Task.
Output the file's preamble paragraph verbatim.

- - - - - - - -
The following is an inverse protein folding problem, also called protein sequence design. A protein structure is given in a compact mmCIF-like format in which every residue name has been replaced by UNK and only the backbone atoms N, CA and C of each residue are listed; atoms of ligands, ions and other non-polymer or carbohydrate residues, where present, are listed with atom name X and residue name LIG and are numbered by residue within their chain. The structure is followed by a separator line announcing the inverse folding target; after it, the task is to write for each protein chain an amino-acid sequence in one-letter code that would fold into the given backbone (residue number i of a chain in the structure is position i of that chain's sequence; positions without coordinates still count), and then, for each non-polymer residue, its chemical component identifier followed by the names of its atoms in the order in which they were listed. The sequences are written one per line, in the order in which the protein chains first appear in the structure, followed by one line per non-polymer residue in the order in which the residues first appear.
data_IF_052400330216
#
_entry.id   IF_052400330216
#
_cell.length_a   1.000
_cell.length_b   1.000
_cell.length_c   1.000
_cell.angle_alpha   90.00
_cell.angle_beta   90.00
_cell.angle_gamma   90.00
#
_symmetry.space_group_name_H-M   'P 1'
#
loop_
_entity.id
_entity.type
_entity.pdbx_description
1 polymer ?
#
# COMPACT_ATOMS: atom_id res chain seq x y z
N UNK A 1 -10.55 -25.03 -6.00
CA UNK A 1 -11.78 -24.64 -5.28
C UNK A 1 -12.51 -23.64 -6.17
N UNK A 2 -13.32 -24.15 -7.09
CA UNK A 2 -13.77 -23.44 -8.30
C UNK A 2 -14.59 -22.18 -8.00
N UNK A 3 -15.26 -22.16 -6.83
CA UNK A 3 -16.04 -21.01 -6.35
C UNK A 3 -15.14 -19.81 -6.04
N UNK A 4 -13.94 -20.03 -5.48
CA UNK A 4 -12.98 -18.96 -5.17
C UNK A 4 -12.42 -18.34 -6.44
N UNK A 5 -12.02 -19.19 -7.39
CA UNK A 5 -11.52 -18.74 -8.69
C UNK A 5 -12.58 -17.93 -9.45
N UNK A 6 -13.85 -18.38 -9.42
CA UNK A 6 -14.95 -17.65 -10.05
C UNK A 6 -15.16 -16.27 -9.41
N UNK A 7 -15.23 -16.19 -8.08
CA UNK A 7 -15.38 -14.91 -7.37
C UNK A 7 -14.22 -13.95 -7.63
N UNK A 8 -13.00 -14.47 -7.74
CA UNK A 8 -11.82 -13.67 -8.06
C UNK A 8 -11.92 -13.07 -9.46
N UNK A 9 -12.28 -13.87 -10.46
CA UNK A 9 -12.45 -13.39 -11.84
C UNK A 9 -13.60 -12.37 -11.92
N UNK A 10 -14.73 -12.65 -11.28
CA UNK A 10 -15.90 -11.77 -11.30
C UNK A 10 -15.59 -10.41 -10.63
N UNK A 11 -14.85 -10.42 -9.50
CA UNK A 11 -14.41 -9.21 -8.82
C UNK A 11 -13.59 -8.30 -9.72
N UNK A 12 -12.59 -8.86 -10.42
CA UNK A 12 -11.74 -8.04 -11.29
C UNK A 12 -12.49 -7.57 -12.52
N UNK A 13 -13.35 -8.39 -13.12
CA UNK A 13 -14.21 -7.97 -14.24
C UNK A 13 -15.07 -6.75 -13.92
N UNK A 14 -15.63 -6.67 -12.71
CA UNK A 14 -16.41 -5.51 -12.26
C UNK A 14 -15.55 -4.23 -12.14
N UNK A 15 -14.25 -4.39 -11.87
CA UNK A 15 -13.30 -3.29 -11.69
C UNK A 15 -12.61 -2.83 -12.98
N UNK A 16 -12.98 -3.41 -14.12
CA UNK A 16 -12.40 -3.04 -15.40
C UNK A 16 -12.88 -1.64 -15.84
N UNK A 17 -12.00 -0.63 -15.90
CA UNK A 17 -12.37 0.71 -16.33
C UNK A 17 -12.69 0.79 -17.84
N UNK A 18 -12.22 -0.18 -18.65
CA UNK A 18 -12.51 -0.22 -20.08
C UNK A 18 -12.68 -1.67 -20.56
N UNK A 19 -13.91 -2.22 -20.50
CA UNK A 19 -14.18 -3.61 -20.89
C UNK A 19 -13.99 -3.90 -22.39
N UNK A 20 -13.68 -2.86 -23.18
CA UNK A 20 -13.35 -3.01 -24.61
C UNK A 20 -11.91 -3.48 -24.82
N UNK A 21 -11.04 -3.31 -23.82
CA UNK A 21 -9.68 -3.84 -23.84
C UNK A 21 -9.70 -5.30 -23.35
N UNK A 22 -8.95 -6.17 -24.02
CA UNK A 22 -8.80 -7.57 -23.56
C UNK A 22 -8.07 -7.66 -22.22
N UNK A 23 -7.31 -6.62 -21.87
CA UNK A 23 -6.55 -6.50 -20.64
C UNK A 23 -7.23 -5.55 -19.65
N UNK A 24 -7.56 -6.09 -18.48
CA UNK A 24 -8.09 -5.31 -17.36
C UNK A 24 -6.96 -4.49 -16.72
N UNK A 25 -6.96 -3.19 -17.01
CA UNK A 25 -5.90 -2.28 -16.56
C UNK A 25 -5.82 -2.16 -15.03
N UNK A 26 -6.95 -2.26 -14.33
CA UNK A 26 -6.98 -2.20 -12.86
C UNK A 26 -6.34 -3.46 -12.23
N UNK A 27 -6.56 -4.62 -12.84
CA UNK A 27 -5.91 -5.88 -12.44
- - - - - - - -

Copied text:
The following is an inverse protein folding problem, also called protein sequence design. A protein structure is given in a compact mmCIF-like format in which every residue name has been replaced by UNK and only the backbone atoms N, CA and C of each residue are listed; atoms of ligands, ions and other non-polymer or carbohydrate residues, where present, are listed with atom name X and residue name LIG and are numbered by residue within their chain. The structure is followed by a separator line announcing the inverse folding target; after it, the task is to write for each protein chain an amino-acid sequence in one-letter code that would fold into the given backbone (residue number i of a chain in the structure is position i of that chain's sequence; positions without coordinates still count), and then, for each non-polymer residue, its chemical component identifier followed by the names of its atoms in the order in which they were listed. The sequences are written one per line, in the order in which the protein chains first appear in the structure, followed by one line per non-polymer residue in the order in which the residues first appear.